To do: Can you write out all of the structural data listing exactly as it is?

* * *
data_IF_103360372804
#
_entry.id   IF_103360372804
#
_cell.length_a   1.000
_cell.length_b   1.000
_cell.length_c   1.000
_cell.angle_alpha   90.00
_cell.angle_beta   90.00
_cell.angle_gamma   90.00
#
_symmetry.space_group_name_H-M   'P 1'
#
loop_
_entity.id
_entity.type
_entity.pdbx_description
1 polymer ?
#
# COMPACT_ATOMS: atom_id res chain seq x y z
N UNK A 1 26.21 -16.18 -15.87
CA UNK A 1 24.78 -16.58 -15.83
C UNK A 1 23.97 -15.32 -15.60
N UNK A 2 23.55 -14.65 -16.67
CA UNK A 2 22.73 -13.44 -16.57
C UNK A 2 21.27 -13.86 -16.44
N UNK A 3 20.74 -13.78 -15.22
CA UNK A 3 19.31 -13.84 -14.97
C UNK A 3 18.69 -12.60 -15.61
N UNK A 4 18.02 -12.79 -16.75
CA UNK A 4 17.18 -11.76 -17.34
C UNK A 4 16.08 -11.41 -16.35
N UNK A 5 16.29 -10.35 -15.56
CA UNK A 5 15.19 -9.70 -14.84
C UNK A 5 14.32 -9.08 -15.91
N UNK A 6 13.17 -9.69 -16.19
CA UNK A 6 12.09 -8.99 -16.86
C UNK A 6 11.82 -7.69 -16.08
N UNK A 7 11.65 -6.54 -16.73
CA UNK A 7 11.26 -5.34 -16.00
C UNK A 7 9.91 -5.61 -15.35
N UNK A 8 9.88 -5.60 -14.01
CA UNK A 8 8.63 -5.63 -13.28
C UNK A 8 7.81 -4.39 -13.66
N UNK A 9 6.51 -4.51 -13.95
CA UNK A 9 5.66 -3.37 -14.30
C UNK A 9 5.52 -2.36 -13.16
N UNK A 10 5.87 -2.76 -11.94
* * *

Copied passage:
data_IF_103360372804
#
_entry.id   IF_103360372804
#
_cell.length_a   1.000
_cell.length_b   1.000
_cell.length_c   1.000
_cell.angle_alpha   90.00
_cell.angle_beta   90.00
_cell.angle_gamma   90.00
#
_symmetry.space_group_name_H-M   'P 1'
#
loop_
_entity.id
_entity.type
_entity.pdbx_description
1 polymer ?
#
# COMPACT_ATOMS: atom_id res chain seq x y z
N UNK A 1 26.21 -16.18 -15.87
CA UNK A 1 24.78 -16.58 -15.83
C UNK A 1 23.97 -15.32 -15.60
N UNK A 2 23.55 -14.65 -16.67
CA UNK A 2 22.73 -13.44 -16.57
C UNK A 2 21.27 -13.86 -16.44
N UNK A 3 20.74 -13.78 -15.22
CA UNK A 3 19.31 -13.84 -14.97
C UNK A 3 18.69 -12.60 -15.61
N UNK A 4 18.02 -12.79 -16.75
CA UNK A 4 17.18 -11.76 -17.34
C UNK A 4 16.08 -11.41 -16.35
N UNK A 5 16.29 -10.35 -15.56
CA UNK A 5 15.19 -9.70 -14.84
C UNK A 5 14.32 -9.08 -15.91
N UNK A 6 13.17 -9.69 -16.19
CA UNK A 6 12.09 -8.99 -16.86
C UNK A 6 11.82 -7.69 -16.08
N UNK A 7 11.65 -6.54 -16.73
CA UNK A 7 11.26 -5.34 -16.00
C UNK A 7 9.91 -5.61 -15.35
N UNK A 8 9.88 -5.60 -14.01
CA UNK A 8 8.63 -5.63 -13.28
C UNK A 8 7.81 -4.39 -13.66
N UNK A 9 6.51 -4.51 -13.95
CA UNK A 9 5.66 -3.37 -14.30
C UNK A 9 5.52 -2.36 -13.16
N UNK A 10 5.87 -2.76 -11.94